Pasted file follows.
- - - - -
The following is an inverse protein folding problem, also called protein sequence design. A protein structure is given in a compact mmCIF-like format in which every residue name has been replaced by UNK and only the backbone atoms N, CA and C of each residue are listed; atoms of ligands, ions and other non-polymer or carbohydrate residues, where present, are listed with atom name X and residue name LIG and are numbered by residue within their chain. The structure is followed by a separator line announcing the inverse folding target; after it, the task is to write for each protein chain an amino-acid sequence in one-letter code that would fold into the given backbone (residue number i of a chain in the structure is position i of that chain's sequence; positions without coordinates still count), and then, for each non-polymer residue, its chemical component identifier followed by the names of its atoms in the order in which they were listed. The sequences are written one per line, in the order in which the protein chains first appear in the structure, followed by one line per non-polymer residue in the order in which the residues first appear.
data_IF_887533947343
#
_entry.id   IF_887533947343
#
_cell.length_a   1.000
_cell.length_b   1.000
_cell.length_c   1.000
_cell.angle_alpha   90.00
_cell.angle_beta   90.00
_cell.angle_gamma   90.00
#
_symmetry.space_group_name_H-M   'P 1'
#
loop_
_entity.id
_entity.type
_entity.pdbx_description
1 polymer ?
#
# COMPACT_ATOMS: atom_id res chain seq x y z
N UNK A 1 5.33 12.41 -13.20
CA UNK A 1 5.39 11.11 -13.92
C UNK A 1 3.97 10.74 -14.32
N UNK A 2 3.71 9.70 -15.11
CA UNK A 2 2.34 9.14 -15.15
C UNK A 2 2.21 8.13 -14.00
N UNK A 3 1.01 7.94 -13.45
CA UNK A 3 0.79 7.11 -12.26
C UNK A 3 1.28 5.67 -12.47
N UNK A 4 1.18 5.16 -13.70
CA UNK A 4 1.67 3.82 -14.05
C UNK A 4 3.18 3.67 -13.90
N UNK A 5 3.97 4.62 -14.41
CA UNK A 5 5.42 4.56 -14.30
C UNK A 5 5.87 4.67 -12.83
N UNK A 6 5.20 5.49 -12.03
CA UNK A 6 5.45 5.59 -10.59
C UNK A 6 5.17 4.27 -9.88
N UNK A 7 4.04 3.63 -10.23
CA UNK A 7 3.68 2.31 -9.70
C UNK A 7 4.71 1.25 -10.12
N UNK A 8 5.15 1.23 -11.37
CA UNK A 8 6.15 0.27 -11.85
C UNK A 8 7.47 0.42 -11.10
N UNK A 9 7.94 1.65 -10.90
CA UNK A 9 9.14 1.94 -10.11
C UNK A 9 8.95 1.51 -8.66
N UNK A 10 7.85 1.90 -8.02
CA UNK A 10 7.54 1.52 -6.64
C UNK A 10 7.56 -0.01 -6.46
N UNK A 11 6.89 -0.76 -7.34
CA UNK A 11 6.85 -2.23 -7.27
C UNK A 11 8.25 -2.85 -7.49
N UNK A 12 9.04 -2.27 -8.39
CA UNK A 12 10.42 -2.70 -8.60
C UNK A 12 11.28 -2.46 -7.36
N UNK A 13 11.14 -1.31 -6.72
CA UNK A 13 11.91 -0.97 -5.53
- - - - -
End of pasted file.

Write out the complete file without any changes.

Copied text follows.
The following is an inverse protein folding problem, also called protein sequence design. A protein structure is given in a compact mmCIF-like format in which every residue name has been replaced by UNK and only the backbone atoms N, CA and C of each residue are listed; atoms of ligands, ions and other non-polymer or carbohydrate residues, where present, are listed with atom name X and residue name LIG and are numbered by residue within their chain. The structure is followed by a separator line announcing the inverse folding target; after it, the task is to write for each protein chain an amino-acid sequence in one-letter code that would fold into the given backbone (residue number i of a chain in the structure is position i of that chain's sequence; positions without coordinates still count), and then, for each non-polymer residue, its chemical component identifier followed by the names of its atoms in the order in which they were listed. The sequences are written one per line, in the order in which the protein chains first appear in the structure, followed by one line per non-polymer residue in the order in which the residues first appear.
data_IF_887533947343
#
_entry.id   IF_887533947343
#
_cell.length_a   1.000
_cell.length_b   1.000
_cell.length_c   1.000
_cell.angle_alpha   90.00
_cell.angle_beta   90.00
_cell.angle_gamma   90.00
#
_symmetry.space_group_name_H-M   'P 1'
#
loop_
_entity.id
_entity.type
_entity.pdbx_description
1 polymer ?
#
# COMPACT_ATOMS: atom_id res chain seq x y z
N UNK A 1 5.33 12.41 -13.20
CA UNK A 1 5.39 11.11 -13.92
C UNK A 1 3.97 10.74 -14.32
N UNK A 2 3.71 9.70 -15.11
CA UNK A 2 2.34 9.14 -15.15
C UNK A 2 2.21 8.13 -14.00
N UNK A 3 1.01 7.94 -13.45
CA UNK A 3 0.79 7.11 -12.26
C UNK A 3 1.28 5.67 -12.47
N UNK A 4 1.18 5.16 -13.70
CA UNK A 4 1.67 3.82 -14.05
C UNK A 4 3.18 3.67 -13.90
N UNK A 5 3.97 4.62 -14.41
CA UNK A 5 5.42 4.56 -14.30
C UNK A 5 5.87 4.67 -12.83
N UNK A 6 5.20 5.49 -12.03
CA UNK A 6 5.45 5.59 -10.59
C UNK A 6 5.17 4.27 -9.88
N UNK A 7 4.04 3.63 -10.23
CA UNK A 7 3.68 2.31 -9.70
C UNK A 7 4.71 1.25 -10.12
N UNK A 8 5.15 1.23 -11.37
CA UNK A 8 6.15 0.27 -11.85
C UNK A 8 7.47 0.42 -11.10
N UNK A 9 7.94 1.65 -10.90
CA UNK A 9 9.14 1.94 -10.11
C UNK A 9 8.95 1.51 -8.66
N UNK A 10 7.85 1.90 -8.02
CA UNK A 10 7.54 1.52 -6.64
C UNK A 10 7.56 -0.01 -6.46
N UNK A 11 6.89 -0.76 -7.34
CA UNK A 11 6.85 -2.23 -7.27
C UNK A 11 8.25 -2.85 -7.49
N UNK A 12 9.04 -2.27 -8.39
CA UNK A 12 10.42 -2.70 -8.60
C UNK A 12 11.28 -2.46 -7.36
N UNK A 13 11.14 -1.31 -6.72
CA UNK A 13 11.91 -0.97 -5.53